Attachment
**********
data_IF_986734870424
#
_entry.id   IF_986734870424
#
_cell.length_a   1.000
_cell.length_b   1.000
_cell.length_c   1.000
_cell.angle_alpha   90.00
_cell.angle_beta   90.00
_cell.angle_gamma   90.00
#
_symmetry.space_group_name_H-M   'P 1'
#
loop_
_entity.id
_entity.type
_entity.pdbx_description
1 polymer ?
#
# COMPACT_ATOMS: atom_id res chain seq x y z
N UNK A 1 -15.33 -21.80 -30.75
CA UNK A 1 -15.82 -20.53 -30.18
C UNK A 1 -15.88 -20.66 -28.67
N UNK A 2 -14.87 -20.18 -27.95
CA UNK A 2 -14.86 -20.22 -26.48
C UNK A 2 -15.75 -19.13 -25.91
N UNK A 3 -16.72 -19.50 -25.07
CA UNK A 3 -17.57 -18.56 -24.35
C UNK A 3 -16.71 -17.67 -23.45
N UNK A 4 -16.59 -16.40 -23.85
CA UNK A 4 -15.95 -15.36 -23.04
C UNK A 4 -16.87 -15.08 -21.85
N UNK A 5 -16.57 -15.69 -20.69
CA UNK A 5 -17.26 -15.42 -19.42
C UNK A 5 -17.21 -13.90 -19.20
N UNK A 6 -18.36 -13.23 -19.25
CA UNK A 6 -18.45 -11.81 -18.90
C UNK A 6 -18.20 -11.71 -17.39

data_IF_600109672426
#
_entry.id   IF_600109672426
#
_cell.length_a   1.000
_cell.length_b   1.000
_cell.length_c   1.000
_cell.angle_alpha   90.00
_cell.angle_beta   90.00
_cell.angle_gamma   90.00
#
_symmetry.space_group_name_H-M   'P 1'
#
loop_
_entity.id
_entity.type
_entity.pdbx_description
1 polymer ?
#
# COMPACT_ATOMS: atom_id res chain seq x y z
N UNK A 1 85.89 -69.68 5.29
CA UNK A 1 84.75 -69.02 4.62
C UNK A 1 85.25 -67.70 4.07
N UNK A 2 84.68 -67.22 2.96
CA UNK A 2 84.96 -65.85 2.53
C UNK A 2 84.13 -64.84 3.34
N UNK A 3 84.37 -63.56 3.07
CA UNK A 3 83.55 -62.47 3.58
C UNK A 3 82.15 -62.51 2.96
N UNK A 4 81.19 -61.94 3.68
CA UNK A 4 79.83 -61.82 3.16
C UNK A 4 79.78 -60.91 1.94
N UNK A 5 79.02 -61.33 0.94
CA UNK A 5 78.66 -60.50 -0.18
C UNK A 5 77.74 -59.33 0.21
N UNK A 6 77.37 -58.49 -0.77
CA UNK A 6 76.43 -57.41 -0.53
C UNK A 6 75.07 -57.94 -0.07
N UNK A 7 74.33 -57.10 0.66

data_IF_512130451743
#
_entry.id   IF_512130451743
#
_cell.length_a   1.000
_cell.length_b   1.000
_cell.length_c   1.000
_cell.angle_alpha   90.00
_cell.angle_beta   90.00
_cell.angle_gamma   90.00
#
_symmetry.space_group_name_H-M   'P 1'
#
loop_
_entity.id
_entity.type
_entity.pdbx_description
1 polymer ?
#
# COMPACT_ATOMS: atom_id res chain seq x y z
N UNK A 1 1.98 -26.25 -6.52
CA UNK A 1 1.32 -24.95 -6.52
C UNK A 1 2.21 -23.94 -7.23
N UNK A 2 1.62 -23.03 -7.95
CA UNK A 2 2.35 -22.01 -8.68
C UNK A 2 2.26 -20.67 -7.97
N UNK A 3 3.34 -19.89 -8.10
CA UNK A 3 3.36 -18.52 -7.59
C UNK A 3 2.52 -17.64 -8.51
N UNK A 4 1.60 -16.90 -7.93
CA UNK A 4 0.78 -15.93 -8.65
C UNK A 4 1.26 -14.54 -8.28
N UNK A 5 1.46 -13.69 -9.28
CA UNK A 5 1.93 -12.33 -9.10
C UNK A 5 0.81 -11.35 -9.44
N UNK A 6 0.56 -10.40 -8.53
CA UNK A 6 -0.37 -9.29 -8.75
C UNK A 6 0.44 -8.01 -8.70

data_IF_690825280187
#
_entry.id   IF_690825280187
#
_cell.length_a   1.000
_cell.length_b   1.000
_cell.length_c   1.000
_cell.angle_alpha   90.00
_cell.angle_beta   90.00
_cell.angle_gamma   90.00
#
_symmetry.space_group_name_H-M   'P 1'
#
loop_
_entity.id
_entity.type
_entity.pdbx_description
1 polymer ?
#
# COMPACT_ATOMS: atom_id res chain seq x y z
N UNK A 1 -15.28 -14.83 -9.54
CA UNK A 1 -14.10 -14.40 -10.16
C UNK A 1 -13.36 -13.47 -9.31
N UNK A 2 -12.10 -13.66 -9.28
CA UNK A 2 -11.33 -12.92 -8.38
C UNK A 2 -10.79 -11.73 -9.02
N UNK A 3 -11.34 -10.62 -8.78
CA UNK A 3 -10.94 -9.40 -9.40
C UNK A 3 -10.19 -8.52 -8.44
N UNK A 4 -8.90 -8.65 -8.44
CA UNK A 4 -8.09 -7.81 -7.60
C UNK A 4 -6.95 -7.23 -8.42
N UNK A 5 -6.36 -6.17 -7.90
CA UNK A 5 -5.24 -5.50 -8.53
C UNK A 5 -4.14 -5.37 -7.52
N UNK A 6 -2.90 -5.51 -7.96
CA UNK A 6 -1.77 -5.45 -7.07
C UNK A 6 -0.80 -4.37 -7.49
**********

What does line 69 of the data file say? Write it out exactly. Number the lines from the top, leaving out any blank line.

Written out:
CA UNK A 4 79.83 -61.82 3.16